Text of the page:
110for, I protest, her frown might kill me.
111By this hand, it will not kill a fly. But come,
112now I will be your Rosalind in a more
113coming-on disposition, and ask me what you
114will. I will grant it.
115Then love me, Rosalind.
116Yes, faith, will I, Fridays and Saturdays and
118And wilt thou have me?
119Ay, and twenty such.
120What sayest thou?
121Are you not good?
122I hope so.
123Why then, can one desire too much of a good
124thing? Come, sister, you shall be the priest and
125marry us. Give me your hand, Orlando. What
126do you say, sister?
127Pray thee, marry us.
128I cannot say the words.
129You must begin, 'Will you, Orlando'
130Go to. Will you, Orlando, have to wife this
133Ay, but when?
134Why now; as fast as she can marry us.
135Then you must say 'I take thee, Rosalind,
137I take thee, Rosalind, for wife.
138I might ask you for your commission; but I do
139take thee, Orlando, for my husband: there's a
140girl goes before the priest; and certainly a
141woman's thought runs before her actions.
142So do all thoughts; they are winged.
143Now tell me how long you would have her
144after you have possessed her.
145For ever and a day.
146Say 'a day,' without the 'ever.' No, no, Orlando; men
147are April when they woo, December when they wed:
148maids are May when they are maids, but the sky
149changes when they are wives. I will be more jealous
150of thee than a Barbary cock-pigeon over his hen,
151more clamorous than a parrot against rain, more
152new-fangled than an ape, more giddy in my desires
153than a monkey: I will weep for nothing, like Diana
154in the fountain, and I will do that when you are
155disposed to be merry; I will laugh like a hyen, and
156that when thou art inclined to sleep.
157But will my Rosalind do so?
158By my life, she will do as I do.
159O, but she is wise.
160Or else she could not have the wit to do this: the
161wiser, the waywarder: make the doors upon a
162woman's wit and it will out at the casement; shut
163that and 'twill out at the key-hole; stop that, 'twill
164fly with the smoke out at the chimney.
165A man that had a wife with such a wit, he might
166say 'Wit, whither wilt?'
167Nay, you might keep that cheque for it till you
168met your wife's wit going to your neighbour's
170And what wit could wit have to excuse that?
171Marry, to say she came to seek you there.
172You shall never take her without her answer,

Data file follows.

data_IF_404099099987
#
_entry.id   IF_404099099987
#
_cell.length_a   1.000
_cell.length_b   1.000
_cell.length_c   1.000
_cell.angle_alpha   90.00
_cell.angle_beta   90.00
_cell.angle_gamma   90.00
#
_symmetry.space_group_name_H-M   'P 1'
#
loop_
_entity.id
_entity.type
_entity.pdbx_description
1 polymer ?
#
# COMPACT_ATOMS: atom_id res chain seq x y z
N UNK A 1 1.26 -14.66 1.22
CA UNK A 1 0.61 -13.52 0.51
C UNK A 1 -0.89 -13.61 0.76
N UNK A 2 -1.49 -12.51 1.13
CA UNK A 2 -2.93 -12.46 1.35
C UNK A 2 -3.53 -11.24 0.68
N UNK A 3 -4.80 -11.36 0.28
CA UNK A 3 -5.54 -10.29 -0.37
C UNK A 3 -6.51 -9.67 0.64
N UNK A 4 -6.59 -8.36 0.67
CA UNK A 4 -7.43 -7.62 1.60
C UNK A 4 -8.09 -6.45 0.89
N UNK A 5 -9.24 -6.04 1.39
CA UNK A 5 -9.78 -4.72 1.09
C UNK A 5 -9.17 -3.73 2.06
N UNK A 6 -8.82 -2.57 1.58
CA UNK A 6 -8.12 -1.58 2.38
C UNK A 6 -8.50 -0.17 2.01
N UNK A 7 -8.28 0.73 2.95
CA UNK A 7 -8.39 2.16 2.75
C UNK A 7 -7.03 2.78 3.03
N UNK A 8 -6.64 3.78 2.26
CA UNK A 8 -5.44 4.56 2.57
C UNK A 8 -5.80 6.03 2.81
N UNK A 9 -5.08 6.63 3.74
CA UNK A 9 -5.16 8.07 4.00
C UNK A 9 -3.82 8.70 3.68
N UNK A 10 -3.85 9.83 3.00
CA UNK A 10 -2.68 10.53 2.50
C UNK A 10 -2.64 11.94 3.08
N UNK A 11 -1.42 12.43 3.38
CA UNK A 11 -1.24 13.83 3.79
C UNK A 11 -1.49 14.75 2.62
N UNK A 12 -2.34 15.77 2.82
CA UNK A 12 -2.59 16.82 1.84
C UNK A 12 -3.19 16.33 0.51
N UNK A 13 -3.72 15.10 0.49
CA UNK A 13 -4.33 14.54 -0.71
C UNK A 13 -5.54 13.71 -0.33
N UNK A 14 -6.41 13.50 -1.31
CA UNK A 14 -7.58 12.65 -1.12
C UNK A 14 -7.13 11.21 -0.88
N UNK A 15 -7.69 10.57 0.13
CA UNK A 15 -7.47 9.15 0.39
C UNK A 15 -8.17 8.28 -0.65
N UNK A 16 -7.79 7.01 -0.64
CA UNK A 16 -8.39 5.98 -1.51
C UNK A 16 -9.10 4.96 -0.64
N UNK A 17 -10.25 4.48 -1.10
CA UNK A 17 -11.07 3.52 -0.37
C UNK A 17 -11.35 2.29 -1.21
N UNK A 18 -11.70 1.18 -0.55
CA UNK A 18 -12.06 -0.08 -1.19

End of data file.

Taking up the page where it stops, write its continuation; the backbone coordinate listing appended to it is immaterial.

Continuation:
173unless you take her without her tongue. O,
174that woman that cannot make her fault her
175husband's occasion, let her never nurse her
176child herself, for she will breed it like a fool!
177For these two hours, Rosalind, I will leave
179Alas! dear love, I cannot lack thee two hours.
180I must attend the duke at dinner: by two o'clock
181I will be with thee again.
182Ay, go your ways, go your ways; I knew what you
183would prove: my friends told me as much, and I
184thought no less: that flattering tongue of yours
185won me: 'tis but one cast away, and so, come,
186death! Two o'clock is your hour?
187Ay, sweet Rosalind.
188By my troth, and in good earnest, and so God mend
189me, and by all pretty oaths that are not dangerous,
190if you break one jot of your promise or come one
191minute behind your hour, I will think you the most
192pathetical break-promise and the most hollow lover
193and the most unworthy of her you call Rosalind that
194may be chosen out of the gross band of the
195unfaithful: therefore beware my censure and keep
197With no less religion than if thou wert indeed my
198Rosalind: so adieu.
199Well, Time is the old justice that examines all such
200offenders, and let Time try: adieu.
201You have simply misused our sex in your love-prate:
202we must have your doublet and hose plucked over
203your head, and show the world what the bird hath
204done to her own nest.
205O coz, coz, coz, my pretty little coz, that thou
206didst know how many fathom deep I am in love! But
207it cannot be sounded: my affection hath an unknown
208bottom, like the bay of Portugal.
209Or rather, bottomless, that as fast as you pour
210affection in, it runs out.
211No, that same wicked bastard of Venus that was begot
212of thought, conceived of spleen and born of madness,
213that blind rascally boy that abuses every one's eyes
214because his own are out, let him be judge how deep I
215am in love. I'll tell thee, Aliena, I cannot be out
216of the sight of Orlando: I'll go find a shadow and
217sigh till he come.
218And I'll sleep.